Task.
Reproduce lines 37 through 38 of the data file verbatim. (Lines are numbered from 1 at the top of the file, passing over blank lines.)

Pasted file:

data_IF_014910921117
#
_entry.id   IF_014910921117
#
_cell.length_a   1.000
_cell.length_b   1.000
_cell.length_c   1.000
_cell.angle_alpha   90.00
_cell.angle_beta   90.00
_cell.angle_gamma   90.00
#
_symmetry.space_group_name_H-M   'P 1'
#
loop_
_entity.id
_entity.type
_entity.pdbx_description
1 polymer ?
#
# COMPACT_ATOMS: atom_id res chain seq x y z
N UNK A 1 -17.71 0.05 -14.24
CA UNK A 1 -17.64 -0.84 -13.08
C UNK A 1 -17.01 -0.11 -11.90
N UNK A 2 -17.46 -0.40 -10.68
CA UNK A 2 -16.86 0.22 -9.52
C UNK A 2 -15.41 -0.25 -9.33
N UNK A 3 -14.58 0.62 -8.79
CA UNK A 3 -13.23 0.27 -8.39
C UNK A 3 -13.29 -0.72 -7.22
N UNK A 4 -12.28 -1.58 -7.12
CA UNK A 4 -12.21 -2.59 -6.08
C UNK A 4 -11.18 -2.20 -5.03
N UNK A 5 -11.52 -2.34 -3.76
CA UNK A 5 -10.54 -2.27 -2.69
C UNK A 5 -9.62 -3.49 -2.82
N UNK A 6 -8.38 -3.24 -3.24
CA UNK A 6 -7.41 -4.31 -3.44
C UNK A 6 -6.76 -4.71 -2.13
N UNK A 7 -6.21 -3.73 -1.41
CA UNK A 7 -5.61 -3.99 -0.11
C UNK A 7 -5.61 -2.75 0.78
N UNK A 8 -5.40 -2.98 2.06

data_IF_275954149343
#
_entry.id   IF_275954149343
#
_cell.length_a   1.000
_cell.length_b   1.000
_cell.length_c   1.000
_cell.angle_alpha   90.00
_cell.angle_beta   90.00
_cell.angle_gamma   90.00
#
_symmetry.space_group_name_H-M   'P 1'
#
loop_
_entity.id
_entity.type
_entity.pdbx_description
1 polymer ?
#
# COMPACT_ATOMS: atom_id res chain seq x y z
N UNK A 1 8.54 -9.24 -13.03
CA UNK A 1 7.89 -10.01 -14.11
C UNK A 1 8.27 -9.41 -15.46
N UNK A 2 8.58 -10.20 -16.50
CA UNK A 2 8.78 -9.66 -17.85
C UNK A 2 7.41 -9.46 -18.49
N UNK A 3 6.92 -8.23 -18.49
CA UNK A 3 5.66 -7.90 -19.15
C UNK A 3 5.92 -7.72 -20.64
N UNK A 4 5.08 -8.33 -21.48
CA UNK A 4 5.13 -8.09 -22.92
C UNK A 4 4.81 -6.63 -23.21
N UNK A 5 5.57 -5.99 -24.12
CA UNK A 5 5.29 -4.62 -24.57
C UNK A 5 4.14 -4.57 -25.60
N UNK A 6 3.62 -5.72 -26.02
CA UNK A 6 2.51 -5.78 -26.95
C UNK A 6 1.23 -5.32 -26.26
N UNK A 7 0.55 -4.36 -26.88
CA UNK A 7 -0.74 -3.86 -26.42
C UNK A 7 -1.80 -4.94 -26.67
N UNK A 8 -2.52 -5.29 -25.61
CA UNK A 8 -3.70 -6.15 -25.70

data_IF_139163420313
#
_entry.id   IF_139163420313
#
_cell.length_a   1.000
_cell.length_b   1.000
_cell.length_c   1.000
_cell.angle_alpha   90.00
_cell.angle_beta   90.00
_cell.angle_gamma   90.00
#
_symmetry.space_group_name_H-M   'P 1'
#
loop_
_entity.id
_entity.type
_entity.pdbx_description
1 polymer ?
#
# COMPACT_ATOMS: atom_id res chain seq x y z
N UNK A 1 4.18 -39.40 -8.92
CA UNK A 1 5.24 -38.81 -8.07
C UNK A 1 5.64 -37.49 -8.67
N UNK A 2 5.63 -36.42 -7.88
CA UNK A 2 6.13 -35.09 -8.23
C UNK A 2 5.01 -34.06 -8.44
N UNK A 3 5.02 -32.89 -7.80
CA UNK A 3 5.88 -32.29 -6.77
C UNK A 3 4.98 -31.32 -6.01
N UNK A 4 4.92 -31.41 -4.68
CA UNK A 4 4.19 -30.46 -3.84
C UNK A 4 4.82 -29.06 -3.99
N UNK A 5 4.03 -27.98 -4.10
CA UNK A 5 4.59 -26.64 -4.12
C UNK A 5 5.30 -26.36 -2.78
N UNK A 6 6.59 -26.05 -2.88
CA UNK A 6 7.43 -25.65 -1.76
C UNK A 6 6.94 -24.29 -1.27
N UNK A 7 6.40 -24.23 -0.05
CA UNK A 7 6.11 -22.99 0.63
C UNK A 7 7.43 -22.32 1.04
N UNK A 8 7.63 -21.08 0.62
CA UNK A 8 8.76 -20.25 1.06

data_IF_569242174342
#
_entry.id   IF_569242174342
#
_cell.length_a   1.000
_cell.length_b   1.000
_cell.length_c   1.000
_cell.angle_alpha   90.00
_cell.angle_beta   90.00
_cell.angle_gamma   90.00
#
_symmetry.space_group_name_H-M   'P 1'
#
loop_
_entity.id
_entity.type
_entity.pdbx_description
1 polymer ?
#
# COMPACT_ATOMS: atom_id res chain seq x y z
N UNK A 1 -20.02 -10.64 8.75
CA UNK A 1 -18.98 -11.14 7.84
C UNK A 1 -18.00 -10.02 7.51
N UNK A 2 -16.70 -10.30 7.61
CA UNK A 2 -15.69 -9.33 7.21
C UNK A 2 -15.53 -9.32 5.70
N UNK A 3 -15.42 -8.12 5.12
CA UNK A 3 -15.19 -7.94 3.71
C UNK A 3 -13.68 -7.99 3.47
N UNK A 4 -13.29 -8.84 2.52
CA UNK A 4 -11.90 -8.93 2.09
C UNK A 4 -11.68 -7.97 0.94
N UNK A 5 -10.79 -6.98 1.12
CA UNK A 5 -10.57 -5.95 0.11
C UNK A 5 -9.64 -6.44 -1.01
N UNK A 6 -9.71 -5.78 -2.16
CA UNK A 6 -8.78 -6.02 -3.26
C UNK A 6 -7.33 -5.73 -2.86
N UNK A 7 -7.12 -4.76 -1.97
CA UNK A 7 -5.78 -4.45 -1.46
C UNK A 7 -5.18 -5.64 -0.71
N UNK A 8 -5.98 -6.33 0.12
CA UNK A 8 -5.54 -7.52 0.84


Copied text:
CA UNK A 6 -7.41 -4.31 -3.44
C UNK A 6 -6.76 -4.71 -2.13